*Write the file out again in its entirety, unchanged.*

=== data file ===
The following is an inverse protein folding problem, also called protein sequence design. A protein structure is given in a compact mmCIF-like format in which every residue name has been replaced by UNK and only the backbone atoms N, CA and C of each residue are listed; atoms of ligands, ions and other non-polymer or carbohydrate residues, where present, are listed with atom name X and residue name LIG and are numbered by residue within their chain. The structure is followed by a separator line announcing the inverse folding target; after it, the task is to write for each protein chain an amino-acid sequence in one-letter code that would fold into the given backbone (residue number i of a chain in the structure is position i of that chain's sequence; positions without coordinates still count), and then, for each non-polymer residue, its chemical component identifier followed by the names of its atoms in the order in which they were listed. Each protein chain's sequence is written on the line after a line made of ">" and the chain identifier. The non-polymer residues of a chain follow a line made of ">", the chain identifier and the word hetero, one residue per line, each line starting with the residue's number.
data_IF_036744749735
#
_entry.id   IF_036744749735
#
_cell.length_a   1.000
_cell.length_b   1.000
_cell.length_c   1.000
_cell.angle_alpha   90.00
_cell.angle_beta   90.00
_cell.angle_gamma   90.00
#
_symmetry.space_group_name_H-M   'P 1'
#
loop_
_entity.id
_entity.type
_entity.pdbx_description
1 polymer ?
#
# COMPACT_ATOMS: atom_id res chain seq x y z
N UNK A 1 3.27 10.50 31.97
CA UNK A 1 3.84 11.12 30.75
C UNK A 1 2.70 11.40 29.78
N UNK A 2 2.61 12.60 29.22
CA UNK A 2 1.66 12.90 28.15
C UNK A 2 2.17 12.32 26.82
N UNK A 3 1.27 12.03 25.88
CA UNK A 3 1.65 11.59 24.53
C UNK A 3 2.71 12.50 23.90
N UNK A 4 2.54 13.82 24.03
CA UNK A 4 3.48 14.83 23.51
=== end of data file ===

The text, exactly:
The following is an inverse protein folding problem, also called protein sequence design. A protein structure is given in a compact mmCIF-like format in which every residue name has been replaced by UNK and only the backbone atoms N, CA and C of each residue are listed; atoms of ligands, ions and other non-polymer or carbohydrate residues, where present, are listed with atom name X and residue name LIG and are numbered by residue within their chain. The structure is followed by a separator line announcing the inverse folding target; after it, the task is to write for each protein chain an amino-acid sequence in one-letter code that would fold into the given backbone (residue number i of a chain in the structure is position i of that chain's sequence; positions without coordinates still count), and then, for each non-polymer residue, its chemical component identifier followed by the names of its atoms in the order in which they were listed. Each protein chain's sequence is written on the line after a line made of ">" and the chain identifier. The non-polymer residues of a chain follow a line made of ">", the chain identifier and the word hetero, one residue per line, each line starting with the residue's number.
data_IF_036744749735
#
_entry.id   IF_036744749735
#
_cell.length_a   1.000
_cell.length_b   1.000
_cell.length_c   1.000
_cell.angle_alpha   90.00
_cell.angle_beta   90.00
_cell.angle_gamma   90.00
#
_symmetry.space_group_name_H-M   'P 1'
#
loop_
_entity.id
_entity.type
_entity.pdbx_description
1 polymer ?
#
# COMPACT_ATOMS: atom_id res chain seq x y z
N UNK A 1 3.27 10.50 31.97
CA UNK A 1 3.84 11.12 30.75
C UNK A 1 2.70 11.40 29.78
N UNK A 2 2.61 12.60 29.22
CA UNK A 2 1.66 12.90 28.15
C UNK A 2 2.17 12.32 26.82
N UNK A 3 1.27 12.03 25.88
CA UNK A 3 1.65 11.59 24.53
C UNK A 3 2.71 12.50 23.90
N UNK A 4 2.54 13.82 24.03
CA UNK A 4 3.48 14.83 23.51